Friday, April 11, 2008

26 April Whitefish Point IBA Recognition Ceremony

On Saturday April 26, 2008, Whitefish Point will be recognized as an Important Bird Area for its significant concentrations of migrant waterbirds. This event will take place at the annual Spring Fling banquet at 4:45 PM at the Paradise Community Center. Tickets, which cost $35/adult and $15/child, are required and limited in number, so please sign up soon. Visit for the sign up form. Several dignitaries have been invited, and there will be a short ceremony highlighting the IBA and its birds, followed by a ribbon-cutting and photo op.

Huge numbers of Red-necked Grebes fly by the point into Whitefish Bay each fall, using the open waters of Lake Superior as a migration corridor during this part of their journey. This represents as much as 25-45% of the estimated North American population, a huge concentration by any measure. Other significant species include Common Tern, loons, waterfowl of many species, and Bonaparte’s Gulls. Whitefish Point is not currently recognized as an IBA for its migrant songbirds and raptors, because these criteria have not yet been finalized. Whether the point meets thresholds for any of these species will be announced at a later date.

Tuesday, April 1, 2008

Wind power is up and running in Michigan!

As I have stated before, Audubon wholeheartedly supports alternative energy as a means of preventing the long-term effects of global warming on birds and other wildlife. That said, one promising form of alternative energy, wind energy, is not without its harmful effects, particularly bird and bat mortality.

Audubon was recently contacted by the clerk of Lake Township, Huron County, to advise its planning commission on how to write a good ordinance for the siting of wind turbines. On March 26, 2008, Tom Funke (director of conservation for Michigan Audubon Society) and I presented at a publicly-attended planning commission meeting which was attended by DTE Energy officials and elected officials of the township. On the way, we decided to stop at Michigan's first large wind farm, the Harvest Wind Farm, operated by John Deere, Inc. This windfarm, we had heard, was located between the small towns of Pigeon and Elkton in Huron County near the tip of the thumb:
We had asked for directions for finding the windfarm, so imagine our surprise when we saw this from a distance of 8 miles:
There would be no problem locating this windfarm. From 3 miles away it was becoming apparent how large these turbines were:
Up close, these machines were huge and impressive. There was a strange sensation of near awe at the spectacle of it. There are 32 turbines spread out over an area of perhaps 10 square miles, each approximately 350-400 feet tall at the highest, with deceivingly fast blades which appeared to be spinning rather slowly at first glance.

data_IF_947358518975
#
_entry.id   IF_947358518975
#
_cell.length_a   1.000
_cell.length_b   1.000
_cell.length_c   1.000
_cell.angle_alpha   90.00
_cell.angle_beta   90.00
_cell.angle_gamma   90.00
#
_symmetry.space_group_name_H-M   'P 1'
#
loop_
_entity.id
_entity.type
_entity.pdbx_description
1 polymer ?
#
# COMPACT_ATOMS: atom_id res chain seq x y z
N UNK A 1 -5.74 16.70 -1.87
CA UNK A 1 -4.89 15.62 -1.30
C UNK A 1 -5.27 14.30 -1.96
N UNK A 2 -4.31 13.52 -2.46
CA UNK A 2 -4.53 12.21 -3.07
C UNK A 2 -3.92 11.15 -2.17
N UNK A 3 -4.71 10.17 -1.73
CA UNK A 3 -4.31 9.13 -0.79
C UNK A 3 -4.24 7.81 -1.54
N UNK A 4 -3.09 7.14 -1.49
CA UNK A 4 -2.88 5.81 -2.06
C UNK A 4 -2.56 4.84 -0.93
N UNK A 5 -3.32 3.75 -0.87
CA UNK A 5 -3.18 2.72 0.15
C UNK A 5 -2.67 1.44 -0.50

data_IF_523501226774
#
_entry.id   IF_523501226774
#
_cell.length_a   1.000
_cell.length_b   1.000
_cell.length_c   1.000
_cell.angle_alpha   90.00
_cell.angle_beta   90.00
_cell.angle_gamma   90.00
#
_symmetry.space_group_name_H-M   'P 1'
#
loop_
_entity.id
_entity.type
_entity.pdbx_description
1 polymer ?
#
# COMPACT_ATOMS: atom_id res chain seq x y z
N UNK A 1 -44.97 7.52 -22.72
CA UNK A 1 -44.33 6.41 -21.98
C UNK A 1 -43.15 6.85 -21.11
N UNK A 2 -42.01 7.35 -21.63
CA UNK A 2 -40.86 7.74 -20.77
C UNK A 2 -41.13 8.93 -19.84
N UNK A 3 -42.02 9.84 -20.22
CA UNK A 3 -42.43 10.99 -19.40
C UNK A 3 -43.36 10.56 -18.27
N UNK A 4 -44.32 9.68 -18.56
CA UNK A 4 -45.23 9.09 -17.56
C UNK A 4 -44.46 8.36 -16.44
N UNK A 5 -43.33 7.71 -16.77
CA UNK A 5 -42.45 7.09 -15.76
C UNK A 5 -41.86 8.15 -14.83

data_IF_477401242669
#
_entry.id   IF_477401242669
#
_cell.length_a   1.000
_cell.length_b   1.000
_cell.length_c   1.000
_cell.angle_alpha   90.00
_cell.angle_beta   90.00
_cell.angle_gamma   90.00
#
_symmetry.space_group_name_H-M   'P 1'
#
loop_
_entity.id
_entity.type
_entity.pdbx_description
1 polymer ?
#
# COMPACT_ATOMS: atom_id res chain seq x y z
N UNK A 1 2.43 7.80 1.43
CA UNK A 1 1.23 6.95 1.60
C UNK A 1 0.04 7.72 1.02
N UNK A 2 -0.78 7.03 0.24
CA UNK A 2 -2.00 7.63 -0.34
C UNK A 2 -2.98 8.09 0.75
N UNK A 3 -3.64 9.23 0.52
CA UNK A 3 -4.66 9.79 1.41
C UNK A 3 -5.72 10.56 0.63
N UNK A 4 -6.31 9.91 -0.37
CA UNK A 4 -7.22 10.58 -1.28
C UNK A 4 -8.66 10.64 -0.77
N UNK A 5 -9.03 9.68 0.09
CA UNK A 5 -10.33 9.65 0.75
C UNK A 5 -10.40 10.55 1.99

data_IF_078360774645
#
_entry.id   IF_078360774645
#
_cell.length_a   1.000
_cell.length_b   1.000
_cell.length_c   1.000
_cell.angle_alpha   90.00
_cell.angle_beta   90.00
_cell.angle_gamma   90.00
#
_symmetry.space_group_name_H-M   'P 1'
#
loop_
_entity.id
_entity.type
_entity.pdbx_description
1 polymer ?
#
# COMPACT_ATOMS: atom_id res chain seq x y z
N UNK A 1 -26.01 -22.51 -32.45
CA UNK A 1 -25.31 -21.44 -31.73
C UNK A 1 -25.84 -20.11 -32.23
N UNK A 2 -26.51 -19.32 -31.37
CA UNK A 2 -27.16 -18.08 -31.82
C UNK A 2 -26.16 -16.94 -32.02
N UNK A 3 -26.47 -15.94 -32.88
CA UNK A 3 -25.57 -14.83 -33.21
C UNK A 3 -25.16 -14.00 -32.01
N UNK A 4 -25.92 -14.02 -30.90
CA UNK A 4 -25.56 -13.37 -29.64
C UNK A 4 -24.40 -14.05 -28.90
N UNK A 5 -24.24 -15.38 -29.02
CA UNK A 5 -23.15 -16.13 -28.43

The size of the housing was nearly that of a small bus:
It may not yet be widely known, but wind power is no longer a thing of the future. It is a force of the present. Indeed, Governor Granholm's strong push for increased alternative energy in Michigan is well underway, with several more projects in the planning stages. The challenge as we move forward, including potential projects such as this one by DTE Energy in the thumb, is to do our best to prevent large mortality events at all wind farm sites. There are very few data to tell us how many birds will be affected by any given windfarm, so it is essential that sites be monitored for at least 3 years in advance of construction, and several years following construction. If large mortality events are noted, some effort must be put forth to mitigate the problem. The details of such mitigation are, in part, what local officials can consider as part of their ordinance.

Existing voluntary guidelines have already been put forth by the US Fish and Wildlife Service, the Michigan Department of Labor and Economic Growth, the American Wind Energy Association, and the National Wind Coordinating Collaborative. The Fish and Wildlife Service calls for no turbines within 3 miles of the lakeshore and at least 5 miles from any known active Bald Eagle nest. Although the numbers may be somewhat arbitrary, we do agree that shorelines often attract large concentrations of migrant and wintering waterbirds, raptors, songbirds, and other species, and should be avoided where possible.

In the case of Lake Township, the entire township is located within 3 miles of the shoreline, which borders the Coastal Saginaw Bay IBA. This IBA supports up to 4% of the known population of the Tundra Swan during spring and fall migration, as well as large numbers of ducks and migrating raptors. We simply do not yet know how vulnerable these groups of birds would be to wind development at this location. To follow this developing story check the Lake Township wind page.